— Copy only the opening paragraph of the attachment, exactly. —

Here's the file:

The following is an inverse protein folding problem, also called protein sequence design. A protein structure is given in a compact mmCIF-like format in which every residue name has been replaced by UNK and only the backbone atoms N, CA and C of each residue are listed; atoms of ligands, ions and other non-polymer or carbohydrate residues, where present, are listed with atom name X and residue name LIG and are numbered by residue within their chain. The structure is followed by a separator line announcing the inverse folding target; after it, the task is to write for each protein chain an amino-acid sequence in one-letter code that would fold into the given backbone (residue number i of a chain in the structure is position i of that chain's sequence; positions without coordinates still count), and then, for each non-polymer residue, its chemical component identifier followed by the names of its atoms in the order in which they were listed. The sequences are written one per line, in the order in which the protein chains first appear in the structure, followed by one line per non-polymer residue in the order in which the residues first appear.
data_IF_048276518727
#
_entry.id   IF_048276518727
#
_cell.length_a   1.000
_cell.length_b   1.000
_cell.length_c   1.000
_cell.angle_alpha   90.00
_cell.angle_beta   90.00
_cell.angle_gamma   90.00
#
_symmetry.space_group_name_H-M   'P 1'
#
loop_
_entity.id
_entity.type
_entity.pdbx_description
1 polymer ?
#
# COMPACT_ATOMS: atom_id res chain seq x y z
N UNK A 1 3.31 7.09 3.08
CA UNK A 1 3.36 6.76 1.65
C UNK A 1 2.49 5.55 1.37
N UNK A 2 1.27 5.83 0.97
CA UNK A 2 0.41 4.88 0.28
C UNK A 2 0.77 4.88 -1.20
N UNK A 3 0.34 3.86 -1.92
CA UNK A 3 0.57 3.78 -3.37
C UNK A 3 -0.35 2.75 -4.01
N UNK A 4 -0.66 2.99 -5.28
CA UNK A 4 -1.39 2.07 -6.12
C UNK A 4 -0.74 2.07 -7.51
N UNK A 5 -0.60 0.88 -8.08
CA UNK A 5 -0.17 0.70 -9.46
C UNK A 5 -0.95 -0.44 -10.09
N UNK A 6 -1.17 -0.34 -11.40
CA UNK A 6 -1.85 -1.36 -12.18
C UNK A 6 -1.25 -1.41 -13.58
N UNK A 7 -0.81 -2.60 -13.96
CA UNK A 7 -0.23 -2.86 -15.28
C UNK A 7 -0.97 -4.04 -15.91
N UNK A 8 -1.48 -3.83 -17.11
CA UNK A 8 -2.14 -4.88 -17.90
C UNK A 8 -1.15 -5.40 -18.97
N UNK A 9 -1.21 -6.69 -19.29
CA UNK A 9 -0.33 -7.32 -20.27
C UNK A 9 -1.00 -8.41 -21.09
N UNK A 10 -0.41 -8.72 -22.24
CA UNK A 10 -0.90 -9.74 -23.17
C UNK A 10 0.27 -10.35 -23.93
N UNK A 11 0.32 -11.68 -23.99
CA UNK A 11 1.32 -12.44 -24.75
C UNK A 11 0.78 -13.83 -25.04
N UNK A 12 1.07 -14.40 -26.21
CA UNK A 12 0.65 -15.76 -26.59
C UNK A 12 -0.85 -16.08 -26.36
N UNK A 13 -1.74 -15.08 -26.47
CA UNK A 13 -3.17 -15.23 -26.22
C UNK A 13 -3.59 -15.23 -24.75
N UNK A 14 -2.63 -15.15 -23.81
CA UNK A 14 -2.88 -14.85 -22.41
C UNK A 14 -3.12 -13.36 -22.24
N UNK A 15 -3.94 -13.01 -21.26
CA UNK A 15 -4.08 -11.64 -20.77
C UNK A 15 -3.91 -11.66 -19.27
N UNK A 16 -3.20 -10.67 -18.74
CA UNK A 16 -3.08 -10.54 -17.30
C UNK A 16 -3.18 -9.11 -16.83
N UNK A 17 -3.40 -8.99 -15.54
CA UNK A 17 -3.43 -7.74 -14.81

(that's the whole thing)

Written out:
The following is an inverse protein folding problem, also called protein sequence design. A protein structure is given in a compact mmCIF-like format in which every residue name has been replaced by UNK and only the backbone atoms N, CA and C of each residue are listed; atoms of ligands, ions and other non-polymer or carbohydrate residues, where present, are listed with atom name X and residue name LIG and are numbered by residue within their chain. The structure is followed by a separator line announcing the inverse folding target; after it, the task is to write for each protein chain an amino-acid sequence in one-letter code that would fold into the given backbone (residue number i of a chain in the structure is position i of that chain's sequence; positions without coordinates still count), and then, for each non-polymer residue, its chemical component identifier followed by the names of its atoms in the order in which they were listed. The sequences are written one per line, in the order in which the protein chains first appear in the structure, followed by one line per non-polymer residue in the order in which the residues first appear.